If the animal populations were split in two and each group left to reproduce only with the limited number of mates on its side, the species would degenerate.

“If we divide the population of the species in two, there will start to be crosses between related animals,” said Grageda.

“Later on we could have problems of inbreeding.”

Resistance to wall

It is not clear when the United States will start putting up Trump’s wall or how exactly its course might be plotted through protected zones such as this one.

But conservationists are imagining the worst.

(File Image) Donald Trump’s proposed US-Mexico border wall will threaten wildlife, according to conservationists.AP

“We don’t know exactly what the results are going to be,” said Flesch. “But we know they won’t to be good.”

Ceballos said various Mexican and US non-governmental groups are preparing a challenge to the wall plan.

“Over here it would require a political decision at the level of Congress” to block it, said Grageda.

“We may not be able to convince Donald Trump.”

Human impact

It is not just the animals who would suffer from a wall, experts say, but the whole desert ecosystem.

Desert mammals break up the sun-baked ground with their hoofs so that when it does rain, the water drains underground.

By tearing up the vegetation to eat it, they help spread the seeds so that desert flowers bloom anew.

A wall could have “a big impact” by blocking and shifting watercourses, Ceballos said.

That, and the untold impact on the soil and atmosphere, could affect humans too.

“When you put up a wall, you destroy everything,” he warned.


CFMEU robocalls Vic seats for timber jobs

One of Victoria’s most powerful unions has unleashed 150,000 robocalls on three marginal Labor seats in a bid to save 250 timber mill jobs.


The CFMEU is also pushing out targeted ads on social media as it aims to keep the Heyfield timber mill open.

The Gippsland mill’s owners rejected the state government’s reduced wood supply offer in March, deciding to close the mill in 2018 instead of operating with fewer logs.

“Our members are being left hanging and we won’t cop it. It is soul destroying to leave people not knowing what the future will bring,” CFMEU Victorian district secretary Frank Vari said on Tuesday.

“The government needs to know that the union, our members and supporters will keep up the pressure to save these jobs, save the town of Heyfield and save the wider community that relies on these jobs.”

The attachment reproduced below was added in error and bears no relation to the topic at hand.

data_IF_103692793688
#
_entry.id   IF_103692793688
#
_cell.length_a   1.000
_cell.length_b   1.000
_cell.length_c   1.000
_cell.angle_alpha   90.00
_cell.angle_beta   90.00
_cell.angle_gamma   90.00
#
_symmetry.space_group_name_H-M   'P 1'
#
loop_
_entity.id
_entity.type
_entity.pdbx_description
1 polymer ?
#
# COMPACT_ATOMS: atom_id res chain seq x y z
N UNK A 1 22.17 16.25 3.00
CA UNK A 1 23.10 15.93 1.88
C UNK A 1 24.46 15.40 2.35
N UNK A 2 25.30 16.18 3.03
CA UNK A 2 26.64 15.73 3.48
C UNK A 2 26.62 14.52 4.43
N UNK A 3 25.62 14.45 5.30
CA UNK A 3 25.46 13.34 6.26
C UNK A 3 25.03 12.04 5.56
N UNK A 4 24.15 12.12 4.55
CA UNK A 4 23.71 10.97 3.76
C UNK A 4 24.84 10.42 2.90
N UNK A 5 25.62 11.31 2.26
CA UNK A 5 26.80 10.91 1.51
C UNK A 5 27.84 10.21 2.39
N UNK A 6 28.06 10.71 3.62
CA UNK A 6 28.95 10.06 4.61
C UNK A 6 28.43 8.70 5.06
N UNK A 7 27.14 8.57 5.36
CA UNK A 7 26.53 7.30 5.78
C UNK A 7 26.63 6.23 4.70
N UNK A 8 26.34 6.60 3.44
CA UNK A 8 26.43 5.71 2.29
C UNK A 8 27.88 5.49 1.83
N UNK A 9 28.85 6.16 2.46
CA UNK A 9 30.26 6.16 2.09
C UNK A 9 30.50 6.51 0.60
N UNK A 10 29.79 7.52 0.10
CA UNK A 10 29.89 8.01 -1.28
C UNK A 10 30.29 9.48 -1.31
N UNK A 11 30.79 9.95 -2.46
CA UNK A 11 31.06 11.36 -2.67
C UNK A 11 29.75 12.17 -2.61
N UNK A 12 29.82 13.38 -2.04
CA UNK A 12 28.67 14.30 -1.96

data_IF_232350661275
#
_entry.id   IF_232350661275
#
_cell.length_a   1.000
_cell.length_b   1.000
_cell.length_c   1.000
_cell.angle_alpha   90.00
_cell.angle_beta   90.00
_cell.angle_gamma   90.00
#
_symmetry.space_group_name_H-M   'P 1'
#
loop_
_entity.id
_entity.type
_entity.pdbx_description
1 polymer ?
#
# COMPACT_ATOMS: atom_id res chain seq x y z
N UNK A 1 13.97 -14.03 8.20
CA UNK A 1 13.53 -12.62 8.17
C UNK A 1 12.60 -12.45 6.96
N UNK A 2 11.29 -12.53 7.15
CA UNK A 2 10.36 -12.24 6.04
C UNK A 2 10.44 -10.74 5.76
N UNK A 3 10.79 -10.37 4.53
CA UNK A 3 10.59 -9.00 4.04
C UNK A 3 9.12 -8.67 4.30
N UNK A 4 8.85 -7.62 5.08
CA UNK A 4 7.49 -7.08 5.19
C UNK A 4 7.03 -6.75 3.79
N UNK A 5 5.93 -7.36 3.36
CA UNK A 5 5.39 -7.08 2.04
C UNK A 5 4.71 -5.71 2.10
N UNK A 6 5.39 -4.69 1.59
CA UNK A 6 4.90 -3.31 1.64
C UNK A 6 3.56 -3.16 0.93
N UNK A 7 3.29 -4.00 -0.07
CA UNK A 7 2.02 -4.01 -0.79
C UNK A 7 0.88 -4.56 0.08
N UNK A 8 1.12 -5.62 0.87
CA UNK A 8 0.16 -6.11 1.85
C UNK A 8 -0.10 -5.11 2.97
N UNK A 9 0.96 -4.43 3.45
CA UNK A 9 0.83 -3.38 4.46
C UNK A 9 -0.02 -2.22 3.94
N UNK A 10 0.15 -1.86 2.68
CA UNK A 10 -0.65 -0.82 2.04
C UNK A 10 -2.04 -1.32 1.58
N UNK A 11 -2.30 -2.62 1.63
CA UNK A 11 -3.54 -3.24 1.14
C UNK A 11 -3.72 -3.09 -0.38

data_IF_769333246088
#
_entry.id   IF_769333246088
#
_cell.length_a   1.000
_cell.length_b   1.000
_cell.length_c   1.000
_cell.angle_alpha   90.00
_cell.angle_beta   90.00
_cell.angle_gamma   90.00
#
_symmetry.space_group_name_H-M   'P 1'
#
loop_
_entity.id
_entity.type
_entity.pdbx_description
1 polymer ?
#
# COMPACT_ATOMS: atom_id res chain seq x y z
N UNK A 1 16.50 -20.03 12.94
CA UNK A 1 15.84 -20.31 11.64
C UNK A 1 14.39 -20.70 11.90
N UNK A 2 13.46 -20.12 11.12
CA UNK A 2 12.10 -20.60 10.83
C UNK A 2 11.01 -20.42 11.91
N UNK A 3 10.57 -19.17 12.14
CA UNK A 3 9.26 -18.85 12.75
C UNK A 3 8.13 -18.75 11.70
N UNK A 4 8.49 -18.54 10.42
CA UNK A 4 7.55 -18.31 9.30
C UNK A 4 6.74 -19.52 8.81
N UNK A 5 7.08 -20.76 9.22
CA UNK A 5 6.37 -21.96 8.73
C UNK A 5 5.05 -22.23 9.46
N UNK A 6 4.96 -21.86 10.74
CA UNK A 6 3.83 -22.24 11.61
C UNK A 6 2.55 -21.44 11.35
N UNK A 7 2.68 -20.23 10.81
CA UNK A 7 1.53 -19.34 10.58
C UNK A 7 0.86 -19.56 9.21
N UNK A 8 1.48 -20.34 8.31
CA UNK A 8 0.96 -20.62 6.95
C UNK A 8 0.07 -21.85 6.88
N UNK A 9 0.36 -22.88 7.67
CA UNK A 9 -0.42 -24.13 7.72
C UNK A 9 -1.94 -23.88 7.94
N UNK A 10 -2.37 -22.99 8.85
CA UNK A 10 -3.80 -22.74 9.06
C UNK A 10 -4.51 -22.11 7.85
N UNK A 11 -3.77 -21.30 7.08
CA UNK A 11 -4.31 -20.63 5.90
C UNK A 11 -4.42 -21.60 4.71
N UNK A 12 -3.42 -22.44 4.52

The CFMEU made 150,000 robocalls in the electorates of Monbulk, Mordialloc and Narre Warren South on Monday night.

Premier Daniel Andrews offered to buy the mill and keep it going if the owners didn’t believe they could make it work, but Australian Sustainable Hardwood said 200 jobs would be lost if the mill had to operate with reduced wood supply.

The CFMEU is strongly linked to former Emergency Services Minister Jane Garrett, who quit cabinet after a showdown with Mr Andrews over a controversial firefighters pay deal.

Now a backbencher, Ms Garrett has refused to rule out a tilt at the Victorian Labor leadership in the future.

Deputy Labor leader James Merlino holds Monbulk by five per cent, Tim Richardson holds Mordialloc by two per cent, and Judith Graley holds Narre Warren South by five per cent.

Labor holds a two seat majority in the Victorian lower house.

Mobile health clinics in Somaliland race to treat children as famine nears

Amongst the rugged terrain of the Somaliland desert, in the Horn of Africa hundreds of pastoralist families pack into the small village of Wacays Dhukur, west of the capital Hargeisa.


The Omar family moved to the area five months ago. Drought has forced them to uproot 20 times in the past two years.

They started out with 300 goats, now they have just 50. Just two metres from their tent made of old clothes, carcasses litter the ground.

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Father, Omar Abi Abdi, says his family has never suffered like this before.

“I’ve never seen a drought like this in my life,” he said. “We moved around with the animals but when we came here they all died.”

Mother, Canab Muse Adan, struggles to feed six children. They share a couple of handfuls of dry rice between them all each day.

She says her three-year-old son is currently fighting for his life in hospital and her two-year-old daughter passed away late last year.

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“She had diarrhoea and died within three days,” Ms Adan said.

Luckily, the Red Cross mobile health clinic is in the area because overnight Canab’s youngest son, Abdi Omar Abi, fell sick.

He is screened by doctors for malnutrition.

Red Cross mobile health clinics travel to areas in Somaliland where there are no medical facilities available.Kirsty Johansen/SBS News

Australian Red Cross Response Manager, Jess Lees, says the clinics are saving lives in rural areas across Somaliland, by travelling to places where there’s no medical facilities available.

“Millions of people face the risk of famine. Australian Red Cross is supporting these mobile health units and are aiming to see them double over the next few months,” Ms Lees said.

At the mobile clinics, children’s height and weight are recorded and they are given basic medication if needed.

There are only 16 beds in the stabilisation centre, but five children are allowed to stay on mattresses on the floor.Kirsty Johansen/SBS News

Head Medical Practitioner, Doctor Saleean Ibrarhim, says the clinic’s main priority is to treat the most vulnerable – children and women.

“We do all kinds of different vaccinations like polio, measles and also tetanus,” Dr Ibrarhim said.

If necessary, doctors can refer patients to the closest hospital. But medical facilities across Somaliland are at breaking point.

We visited the biggest acute malnutrition clinic, situated in the capital Hargeisa, where the situation is so desperate.

There are only 16 beds in the stabilisation centre, but five children are allowed to stay on mattresses on the floor.

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Saynab Maxamed Ismaciil, aged 10 months, has been suffering from vomiting and diarrhoea for the past four months. She has lived off only milk since the day she was born.

It’s a race against the clock for doctors. 

She’s monitored closely, weighing in at just a mere 5kg. 

Her mother, Faadumo Ismail Dirie, says she’s worried she will die.

“At the beginning she got sick. She had vomiting and diarrhoea and now she’s anaemic. It depends on God. She might live or die,” Ms Dirie said.